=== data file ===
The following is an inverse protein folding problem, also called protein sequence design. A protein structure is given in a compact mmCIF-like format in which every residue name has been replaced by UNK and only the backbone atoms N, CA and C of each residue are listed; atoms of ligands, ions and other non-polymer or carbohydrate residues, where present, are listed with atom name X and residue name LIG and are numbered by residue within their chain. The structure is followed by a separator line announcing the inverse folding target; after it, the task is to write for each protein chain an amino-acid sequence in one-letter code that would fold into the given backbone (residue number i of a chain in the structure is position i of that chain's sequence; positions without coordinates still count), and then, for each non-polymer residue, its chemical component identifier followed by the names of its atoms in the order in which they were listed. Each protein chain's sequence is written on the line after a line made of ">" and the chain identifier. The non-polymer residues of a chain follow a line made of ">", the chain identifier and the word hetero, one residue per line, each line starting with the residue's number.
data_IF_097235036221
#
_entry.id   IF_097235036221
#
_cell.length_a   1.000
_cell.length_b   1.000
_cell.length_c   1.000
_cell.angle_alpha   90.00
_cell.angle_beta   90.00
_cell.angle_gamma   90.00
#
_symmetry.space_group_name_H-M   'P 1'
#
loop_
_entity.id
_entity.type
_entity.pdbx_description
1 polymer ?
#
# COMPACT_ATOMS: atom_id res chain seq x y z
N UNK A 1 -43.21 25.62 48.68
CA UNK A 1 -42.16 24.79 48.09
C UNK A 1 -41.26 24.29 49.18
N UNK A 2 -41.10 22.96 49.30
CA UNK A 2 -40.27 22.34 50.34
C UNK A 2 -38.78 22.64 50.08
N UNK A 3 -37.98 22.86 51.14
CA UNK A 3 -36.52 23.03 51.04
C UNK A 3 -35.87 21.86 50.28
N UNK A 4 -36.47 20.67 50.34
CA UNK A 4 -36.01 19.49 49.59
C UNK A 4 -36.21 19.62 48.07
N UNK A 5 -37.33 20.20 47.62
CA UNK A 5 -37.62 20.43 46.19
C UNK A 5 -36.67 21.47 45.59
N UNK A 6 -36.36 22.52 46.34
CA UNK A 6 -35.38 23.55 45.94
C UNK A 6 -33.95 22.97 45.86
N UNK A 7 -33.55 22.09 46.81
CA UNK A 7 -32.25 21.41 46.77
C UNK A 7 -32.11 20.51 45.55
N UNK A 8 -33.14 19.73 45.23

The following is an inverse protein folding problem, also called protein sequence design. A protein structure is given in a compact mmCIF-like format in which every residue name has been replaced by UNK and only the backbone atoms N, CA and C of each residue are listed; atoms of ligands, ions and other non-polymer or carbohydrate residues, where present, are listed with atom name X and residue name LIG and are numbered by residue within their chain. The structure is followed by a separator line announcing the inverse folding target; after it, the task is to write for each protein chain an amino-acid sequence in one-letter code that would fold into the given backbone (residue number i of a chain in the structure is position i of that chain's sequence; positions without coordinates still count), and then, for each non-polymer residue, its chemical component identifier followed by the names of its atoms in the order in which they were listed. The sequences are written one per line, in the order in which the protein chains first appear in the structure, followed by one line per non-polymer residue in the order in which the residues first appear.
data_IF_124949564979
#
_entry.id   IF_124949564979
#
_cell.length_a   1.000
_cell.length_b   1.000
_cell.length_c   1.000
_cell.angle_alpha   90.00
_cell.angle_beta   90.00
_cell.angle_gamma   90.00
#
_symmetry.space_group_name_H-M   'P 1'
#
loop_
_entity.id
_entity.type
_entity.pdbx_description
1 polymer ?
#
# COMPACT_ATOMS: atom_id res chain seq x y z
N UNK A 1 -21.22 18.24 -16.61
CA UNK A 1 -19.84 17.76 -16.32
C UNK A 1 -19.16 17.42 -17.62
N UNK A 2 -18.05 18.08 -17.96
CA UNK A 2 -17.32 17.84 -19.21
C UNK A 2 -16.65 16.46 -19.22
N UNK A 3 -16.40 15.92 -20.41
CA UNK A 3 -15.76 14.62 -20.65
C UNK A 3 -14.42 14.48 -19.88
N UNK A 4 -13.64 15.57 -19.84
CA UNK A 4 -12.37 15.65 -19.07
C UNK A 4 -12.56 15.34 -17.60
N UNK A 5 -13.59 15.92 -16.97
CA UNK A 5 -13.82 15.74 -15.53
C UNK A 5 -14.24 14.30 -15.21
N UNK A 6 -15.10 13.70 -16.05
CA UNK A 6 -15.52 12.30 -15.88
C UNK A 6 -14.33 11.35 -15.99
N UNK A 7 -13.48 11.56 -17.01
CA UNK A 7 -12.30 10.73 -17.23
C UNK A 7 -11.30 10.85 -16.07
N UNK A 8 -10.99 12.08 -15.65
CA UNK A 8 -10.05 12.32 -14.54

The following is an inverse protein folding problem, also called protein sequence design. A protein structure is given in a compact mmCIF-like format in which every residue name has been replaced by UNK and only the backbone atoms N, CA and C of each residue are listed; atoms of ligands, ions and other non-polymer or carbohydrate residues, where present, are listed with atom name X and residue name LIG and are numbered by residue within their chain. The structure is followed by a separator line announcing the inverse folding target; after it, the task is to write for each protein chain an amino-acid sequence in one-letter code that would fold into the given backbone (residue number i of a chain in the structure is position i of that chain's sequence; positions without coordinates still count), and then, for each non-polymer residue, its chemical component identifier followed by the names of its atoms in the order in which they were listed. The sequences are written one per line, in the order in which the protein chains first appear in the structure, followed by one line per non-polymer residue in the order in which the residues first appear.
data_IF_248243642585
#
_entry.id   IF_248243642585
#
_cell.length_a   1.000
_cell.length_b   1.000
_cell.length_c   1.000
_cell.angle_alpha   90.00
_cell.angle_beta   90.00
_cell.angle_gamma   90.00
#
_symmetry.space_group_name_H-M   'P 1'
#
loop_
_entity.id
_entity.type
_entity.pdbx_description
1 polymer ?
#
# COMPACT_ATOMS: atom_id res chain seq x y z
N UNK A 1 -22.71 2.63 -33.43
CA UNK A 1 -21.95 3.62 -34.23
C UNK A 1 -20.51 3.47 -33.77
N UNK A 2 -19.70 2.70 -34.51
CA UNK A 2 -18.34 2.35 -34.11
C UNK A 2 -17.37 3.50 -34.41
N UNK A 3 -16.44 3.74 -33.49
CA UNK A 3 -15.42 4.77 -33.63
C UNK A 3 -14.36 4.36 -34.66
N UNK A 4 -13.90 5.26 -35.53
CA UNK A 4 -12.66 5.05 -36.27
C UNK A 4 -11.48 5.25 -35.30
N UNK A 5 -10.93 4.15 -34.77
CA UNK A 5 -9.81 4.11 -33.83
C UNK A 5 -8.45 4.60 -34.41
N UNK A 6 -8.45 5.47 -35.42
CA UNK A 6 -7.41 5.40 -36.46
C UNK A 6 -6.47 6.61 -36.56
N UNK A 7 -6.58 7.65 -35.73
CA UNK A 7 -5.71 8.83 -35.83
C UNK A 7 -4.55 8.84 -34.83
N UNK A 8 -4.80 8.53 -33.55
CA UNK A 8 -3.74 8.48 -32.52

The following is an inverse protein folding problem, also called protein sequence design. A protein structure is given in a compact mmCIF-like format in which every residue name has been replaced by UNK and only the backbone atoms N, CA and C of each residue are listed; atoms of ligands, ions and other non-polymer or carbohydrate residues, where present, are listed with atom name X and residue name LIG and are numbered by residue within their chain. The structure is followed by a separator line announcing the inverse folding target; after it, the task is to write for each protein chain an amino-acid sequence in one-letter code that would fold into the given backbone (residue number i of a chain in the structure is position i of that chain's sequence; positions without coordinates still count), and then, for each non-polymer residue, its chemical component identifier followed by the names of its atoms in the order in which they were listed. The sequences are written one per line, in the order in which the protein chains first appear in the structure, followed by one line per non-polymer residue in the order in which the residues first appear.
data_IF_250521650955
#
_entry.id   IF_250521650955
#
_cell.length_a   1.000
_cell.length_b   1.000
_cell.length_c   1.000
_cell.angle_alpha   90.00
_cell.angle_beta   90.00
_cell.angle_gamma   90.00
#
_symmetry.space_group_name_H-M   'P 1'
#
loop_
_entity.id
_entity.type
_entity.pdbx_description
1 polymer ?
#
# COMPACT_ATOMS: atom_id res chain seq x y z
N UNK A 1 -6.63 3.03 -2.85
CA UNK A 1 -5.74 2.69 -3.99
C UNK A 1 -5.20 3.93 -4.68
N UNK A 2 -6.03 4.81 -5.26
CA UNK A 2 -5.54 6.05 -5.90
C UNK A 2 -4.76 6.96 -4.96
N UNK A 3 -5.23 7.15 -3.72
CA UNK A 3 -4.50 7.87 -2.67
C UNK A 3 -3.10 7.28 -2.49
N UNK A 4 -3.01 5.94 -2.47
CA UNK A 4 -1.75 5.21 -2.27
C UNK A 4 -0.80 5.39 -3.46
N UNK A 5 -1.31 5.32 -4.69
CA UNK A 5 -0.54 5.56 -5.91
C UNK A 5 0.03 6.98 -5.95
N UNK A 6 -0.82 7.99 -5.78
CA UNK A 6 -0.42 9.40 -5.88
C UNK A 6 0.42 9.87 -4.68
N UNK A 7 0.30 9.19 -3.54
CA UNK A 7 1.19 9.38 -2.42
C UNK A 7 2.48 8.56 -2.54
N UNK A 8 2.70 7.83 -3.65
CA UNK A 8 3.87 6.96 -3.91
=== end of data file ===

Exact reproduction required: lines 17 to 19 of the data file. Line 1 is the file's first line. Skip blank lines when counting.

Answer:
_entity.type
_entity.pdbx_description
1 polymer ?